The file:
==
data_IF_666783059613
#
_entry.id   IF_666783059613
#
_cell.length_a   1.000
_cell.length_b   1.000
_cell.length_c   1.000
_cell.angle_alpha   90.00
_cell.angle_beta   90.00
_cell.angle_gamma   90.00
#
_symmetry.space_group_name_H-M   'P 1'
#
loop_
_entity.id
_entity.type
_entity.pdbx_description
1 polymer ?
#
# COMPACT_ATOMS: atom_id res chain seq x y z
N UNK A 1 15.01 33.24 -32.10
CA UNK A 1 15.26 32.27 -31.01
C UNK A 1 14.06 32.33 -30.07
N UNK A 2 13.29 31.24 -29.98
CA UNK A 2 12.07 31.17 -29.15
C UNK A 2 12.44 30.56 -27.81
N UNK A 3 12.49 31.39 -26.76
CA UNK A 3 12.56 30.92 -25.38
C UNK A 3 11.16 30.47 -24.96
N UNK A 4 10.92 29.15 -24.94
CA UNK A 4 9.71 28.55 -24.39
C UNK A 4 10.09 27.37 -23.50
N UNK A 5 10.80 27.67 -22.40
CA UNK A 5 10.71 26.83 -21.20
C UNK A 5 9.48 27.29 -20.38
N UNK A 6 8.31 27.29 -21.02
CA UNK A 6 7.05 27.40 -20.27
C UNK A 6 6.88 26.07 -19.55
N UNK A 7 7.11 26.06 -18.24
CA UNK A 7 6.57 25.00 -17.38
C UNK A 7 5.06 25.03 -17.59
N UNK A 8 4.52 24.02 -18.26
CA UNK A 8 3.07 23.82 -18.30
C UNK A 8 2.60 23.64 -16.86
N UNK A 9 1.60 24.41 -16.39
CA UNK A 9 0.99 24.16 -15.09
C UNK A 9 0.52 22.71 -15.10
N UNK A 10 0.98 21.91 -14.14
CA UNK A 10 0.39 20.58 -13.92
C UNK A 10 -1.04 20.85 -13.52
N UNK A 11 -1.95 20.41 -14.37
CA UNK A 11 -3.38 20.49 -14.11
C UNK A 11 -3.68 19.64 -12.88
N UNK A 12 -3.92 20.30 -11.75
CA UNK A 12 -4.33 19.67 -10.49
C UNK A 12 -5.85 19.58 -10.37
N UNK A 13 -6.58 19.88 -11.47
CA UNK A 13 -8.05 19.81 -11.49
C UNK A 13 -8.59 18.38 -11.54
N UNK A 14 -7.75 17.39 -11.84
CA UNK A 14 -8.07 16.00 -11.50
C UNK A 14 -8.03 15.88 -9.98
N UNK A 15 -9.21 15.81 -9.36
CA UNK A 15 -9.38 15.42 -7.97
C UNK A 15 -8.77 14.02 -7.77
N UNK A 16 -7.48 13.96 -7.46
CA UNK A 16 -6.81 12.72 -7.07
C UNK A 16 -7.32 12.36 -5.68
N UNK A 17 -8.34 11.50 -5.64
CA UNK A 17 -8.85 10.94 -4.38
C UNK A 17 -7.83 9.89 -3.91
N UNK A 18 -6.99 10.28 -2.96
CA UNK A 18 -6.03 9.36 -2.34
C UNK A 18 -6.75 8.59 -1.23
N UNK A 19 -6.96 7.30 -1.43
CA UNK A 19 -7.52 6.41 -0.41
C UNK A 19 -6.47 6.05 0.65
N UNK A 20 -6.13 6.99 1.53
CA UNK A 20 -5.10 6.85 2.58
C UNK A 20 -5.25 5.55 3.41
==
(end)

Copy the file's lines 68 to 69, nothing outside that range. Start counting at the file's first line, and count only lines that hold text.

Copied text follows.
C UNK A 16 -7.32 12.36 -5.68
N UNK A 17 -8.34 11.50 -5.64